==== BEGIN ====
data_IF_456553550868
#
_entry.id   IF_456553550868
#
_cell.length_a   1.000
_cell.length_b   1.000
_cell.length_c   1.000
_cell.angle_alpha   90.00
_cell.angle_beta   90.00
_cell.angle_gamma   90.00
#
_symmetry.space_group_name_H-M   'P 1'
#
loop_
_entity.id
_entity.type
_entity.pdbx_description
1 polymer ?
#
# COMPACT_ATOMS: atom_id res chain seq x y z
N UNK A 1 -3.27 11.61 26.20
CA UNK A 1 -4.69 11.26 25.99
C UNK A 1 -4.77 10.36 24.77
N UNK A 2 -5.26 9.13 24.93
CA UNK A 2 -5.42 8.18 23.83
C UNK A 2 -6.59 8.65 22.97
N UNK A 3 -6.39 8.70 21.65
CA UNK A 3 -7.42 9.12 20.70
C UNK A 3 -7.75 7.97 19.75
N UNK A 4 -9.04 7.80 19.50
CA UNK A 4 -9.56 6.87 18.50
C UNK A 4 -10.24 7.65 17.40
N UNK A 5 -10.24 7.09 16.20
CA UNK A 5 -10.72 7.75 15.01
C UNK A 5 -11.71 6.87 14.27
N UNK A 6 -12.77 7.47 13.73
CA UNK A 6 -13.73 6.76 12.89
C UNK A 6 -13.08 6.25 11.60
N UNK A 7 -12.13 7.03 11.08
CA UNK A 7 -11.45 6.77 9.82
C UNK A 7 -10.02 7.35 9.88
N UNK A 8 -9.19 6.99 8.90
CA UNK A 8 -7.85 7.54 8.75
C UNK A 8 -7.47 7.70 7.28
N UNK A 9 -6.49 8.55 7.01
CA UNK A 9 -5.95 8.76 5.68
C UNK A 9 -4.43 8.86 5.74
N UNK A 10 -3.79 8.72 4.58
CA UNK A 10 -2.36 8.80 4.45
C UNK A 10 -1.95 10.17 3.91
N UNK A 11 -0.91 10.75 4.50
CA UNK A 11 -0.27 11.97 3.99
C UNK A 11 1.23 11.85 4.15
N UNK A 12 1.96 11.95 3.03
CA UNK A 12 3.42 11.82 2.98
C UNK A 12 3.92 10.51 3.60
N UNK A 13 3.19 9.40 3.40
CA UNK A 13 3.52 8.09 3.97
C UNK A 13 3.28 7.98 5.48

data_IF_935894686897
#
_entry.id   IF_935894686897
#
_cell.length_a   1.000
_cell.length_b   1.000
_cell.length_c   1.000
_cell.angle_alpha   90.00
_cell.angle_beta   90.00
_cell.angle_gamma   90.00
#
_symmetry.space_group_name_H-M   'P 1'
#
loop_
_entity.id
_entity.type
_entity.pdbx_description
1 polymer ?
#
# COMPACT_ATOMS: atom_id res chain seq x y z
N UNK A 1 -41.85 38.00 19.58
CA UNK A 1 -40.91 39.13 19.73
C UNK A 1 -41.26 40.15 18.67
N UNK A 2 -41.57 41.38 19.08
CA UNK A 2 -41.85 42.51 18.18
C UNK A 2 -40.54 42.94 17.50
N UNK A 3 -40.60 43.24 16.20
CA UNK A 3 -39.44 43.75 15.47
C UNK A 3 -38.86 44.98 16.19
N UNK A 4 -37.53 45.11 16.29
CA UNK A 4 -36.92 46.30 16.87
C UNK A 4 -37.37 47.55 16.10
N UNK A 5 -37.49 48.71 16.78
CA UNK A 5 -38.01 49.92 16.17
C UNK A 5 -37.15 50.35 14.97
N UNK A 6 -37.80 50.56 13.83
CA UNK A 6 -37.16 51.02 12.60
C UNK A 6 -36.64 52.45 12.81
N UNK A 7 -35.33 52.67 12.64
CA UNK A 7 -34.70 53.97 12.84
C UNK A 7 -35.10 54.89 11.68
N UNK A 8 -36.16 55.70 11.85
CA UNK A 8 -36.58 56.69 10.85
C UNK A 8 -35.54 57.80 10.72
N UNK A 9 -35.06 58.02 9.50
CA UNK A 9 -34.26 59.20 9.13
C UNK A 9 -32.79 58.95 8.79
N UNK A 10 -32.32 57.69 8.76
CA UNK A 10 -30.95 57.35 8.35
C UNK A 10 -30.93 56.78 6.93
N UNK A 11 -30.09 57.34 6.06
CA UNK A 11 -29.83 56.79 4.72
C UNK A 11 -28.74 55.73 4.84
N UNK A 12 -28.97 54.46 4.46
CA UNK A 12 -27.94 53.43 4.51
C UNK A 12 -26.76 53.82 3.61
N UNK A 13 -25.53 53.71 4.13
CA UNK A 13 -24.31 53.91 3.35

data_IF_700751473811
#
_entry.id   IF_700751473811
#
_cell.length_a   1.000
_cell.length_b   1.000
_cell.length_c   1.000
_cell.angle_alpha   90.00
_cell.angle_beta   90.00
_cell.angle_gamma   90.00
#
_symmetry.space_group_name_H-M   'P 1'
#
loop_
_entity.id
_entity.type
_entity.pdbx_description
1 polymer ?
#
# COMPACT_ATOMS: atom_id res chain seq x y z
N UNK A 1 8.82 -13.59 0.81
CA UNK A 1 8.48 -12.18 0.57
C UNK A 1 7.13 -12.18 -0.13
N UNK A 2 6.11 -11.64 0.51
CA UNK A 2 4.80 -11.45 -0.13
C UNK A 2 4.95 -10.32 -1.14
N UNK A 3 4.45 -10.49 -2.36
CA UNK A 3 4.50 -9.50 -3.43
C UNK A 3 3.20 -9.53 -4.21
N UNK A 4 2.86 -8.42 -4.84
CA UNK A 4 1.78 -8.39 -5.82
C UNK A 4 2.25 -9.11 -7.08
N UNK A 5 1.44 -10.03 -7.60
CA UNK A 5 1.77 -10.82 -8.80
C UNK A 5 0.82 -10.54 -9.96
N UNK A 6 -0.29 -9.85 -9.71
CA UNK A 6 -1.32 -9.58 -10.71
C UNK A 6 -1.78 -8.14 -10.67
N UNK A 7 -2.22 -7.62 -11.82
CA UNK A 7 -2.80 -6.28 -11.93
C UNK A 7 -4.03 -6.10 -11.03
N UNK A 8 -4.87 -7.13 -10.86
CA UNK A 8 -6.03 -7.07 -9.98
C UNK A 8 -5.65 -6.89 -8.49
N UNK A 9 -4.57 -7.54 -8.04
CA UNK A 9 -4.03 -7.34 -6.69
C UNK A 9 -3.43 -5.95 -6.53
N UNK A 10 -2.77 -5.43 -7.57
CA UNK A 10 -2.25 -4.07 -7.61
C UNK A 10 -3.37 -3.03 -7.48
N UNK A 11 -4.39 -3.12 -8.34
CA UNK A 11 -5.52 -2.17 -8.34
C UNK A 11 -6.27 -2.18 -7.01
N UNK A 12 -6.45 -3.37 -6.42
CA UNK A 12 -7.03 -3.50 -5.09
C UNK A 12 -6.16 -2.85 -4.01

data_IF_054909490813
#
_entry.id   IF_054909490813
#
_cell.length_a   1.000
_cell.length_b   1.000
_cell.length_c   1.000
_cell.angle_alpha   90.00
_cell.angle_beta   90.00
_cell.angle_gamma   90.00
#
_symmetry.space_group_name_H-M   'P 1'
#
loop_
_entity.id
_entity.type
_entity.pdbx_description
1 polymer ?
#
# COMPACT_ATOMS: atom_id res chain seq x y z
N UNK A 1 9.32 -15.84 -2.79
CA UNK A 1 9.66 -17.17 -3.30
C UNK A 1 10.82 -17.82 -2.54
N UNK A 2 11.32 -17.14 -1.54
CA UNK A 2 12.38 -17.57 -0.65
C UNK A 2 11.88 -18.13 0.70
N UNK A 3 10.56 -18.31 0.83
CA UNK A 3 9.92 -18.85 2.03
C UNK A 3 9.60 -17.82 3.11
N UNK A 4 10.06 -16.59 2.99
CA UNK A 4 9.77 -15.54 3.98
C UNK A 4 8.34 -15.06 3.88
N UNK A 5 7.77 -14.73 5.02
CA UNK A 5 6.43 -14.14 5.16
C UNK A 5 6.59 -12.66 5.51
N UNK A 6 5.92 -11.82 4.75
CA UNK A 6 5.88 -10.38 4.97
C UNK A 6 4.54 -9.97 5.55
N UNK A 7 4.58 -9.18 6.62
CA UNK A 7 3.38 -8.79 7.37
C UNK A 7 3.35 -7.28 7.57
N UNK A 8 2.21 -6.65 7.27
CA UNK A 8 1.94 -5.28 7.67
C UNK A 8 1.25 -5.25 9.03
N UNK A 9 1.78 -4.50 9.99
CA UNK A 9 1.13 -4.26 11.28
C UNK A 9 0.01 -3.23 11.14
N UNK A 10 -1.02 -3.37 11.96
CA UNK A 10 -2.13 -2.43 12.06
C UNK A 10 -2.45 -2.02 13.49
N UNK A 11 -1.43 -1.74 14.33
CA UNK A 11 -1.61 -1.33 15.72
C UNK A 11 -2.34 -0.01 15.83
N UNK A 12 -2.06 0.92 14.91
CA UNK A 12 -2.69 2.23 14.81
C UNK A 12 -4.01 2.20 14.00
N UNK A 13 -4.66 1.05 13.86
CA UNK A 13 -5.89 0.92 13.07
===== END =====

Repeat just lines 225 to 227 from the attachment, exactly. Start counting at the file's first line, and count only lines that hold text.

CA UNK A 11 -1.61 -1.33 15.72
C UNK A 11 -2.34 -0.01 15.83
N UNK A 12 -2.06 0.92 14.91